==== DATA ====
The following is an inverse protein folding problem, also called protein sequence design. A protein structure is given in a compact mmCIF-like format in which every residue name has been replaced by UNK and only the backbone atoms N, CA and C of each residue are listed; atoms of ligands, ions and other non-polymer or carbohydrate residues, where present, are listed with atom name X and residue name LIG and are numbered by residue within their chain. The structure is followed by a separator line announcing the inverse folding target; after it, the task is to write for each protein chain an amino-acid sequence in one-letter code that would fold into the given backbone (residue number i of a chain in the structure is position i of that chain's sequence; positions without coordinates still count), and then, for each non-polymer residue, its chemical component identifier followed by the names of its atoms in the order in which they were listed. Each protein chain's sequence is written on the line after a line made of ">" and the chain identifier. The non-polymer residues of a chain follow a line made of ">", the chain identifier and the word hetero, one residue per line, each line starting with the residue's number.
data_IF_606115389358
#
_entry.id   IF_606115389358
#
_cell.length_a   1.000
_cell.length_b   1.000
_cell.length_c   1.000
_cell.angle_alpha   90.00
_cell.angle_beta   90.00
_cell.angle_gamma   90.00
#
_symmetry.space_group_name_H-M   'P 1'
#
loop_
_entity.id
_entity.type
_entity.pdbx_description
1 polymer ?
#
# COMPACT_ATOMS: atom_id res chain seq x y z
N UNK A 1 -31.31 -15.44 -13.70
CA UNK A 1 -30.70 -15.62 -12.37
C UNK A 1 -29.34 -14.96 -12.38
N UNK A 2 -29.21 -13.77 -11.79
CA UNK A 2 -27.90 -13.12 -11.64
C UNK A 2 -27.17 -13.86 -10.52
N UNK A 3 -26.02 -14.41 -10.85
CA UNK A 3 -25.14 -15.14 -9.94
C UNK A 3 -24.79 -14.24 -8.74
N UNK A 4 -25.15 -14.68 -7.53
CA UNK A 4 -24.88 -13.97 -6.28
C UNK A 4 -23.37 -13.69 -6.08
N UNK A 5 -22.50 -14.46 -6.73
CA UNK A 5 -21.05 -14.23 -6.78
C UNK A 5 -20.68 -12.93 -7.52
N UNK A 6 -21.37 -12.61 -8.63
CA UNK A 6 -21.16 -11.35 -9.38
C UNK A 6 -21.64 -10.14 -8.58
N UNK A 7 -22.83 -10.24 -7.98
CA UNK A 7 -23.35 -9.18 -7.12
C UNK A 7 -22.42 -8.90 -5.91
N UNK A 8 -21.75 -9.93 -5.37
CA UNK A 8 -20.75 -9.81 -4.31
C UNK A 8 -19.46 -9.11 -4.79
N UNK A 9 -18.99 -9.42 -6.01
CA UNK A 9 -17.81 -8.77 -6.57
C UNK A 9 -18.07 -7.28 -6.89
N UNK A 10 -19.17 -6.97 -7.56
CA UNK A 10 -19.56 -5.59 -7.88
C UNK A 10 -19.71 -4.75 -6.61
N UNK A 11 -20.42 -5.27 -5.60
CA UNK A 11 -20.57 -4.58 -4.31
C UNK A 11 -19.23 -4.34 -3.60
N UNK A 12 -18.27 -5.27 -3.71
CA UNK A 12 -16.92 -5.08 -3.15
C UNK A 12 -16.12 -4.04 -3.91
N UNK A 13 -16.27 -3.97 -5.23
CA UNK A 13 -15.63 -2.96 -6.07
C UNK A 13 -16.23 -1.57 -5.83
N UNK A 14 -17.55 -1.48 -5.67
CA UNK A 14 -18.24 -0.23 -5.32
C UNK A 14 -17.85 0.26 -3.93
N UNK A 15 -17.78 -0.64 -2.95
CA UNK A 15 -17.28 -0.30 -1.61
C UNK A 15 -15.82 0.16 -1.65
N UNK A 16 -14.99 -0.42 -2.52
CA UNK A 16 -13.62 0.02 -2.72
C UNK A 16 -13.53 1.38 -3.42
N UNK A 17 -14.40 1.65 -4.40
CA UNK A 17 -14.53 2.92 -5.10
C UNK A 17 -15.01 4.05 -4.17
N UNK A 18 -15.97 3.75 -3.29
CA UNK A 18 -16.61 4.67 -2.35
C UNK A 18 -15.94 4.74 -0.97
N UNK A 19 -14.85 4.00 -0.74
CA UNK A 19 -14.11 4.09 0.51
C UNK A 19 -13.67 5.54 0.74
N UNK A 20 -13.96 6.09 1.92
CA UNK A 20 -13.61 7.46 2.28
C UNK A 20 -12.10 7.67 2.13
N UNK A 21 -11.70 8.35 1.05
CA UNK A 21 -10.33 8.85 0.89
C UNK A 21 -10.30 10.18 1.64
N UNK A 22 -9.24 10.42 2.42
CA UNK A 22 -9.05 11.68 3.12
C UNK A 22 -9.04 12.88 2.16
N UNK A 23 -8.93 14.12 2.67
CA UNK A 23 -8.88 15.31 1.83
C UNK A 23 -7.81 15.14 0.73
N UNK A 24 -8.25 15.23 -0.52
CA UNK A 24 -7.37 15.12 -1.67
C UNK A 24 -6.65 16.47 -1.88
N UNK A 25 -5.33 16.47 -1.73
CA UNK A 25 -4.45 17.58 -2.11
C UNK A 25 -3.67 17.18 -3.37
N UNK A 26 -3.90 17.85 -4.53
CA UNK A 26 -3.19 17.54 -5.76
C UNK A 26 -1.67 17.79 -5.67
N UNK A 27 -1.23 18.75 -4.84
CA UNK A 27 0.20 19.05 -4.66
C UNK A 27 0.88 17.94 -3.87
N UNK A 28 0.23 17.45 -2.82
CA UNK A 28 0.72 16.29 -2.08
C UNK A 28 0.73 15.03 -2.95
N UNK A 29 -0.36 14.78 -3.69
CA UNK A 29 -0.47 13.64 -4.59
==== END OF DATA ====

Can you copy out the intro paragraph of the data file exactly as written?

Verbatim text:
The following is an inverse protein folding problem, also called protein sequence design. A protein structure is given in a compact mmCIF-like format in which every residue name has been replaced by UNK and only the backbone atoms N, CA and C of each residue are listed; atoms of ligands, ions and other non-polymer or carbohydrate residues, where present, are listed with atom name X and residue name LIG and are numbered by residue within their chain. The structure is followed by a separator line announcing the inverse folding target; after it, the task is to write for each protein chain an amino-acid sequence in one-letter code that would fold into the given backbone (residue number i of a chain in the structure is position i of that chain's sequence; positions without coordinates still count), and then, for each non-polymer residue, its chemical component identifier followed by the names of its atoms in the order in which they were listed. Each protein chain's sequence is written on the line after a line made of ">" and the chain identifier. The non-polymer residues of a chain follow a line made of ">", the chain identifier and the word hetero, one residue per line, each line starting with the residue's number.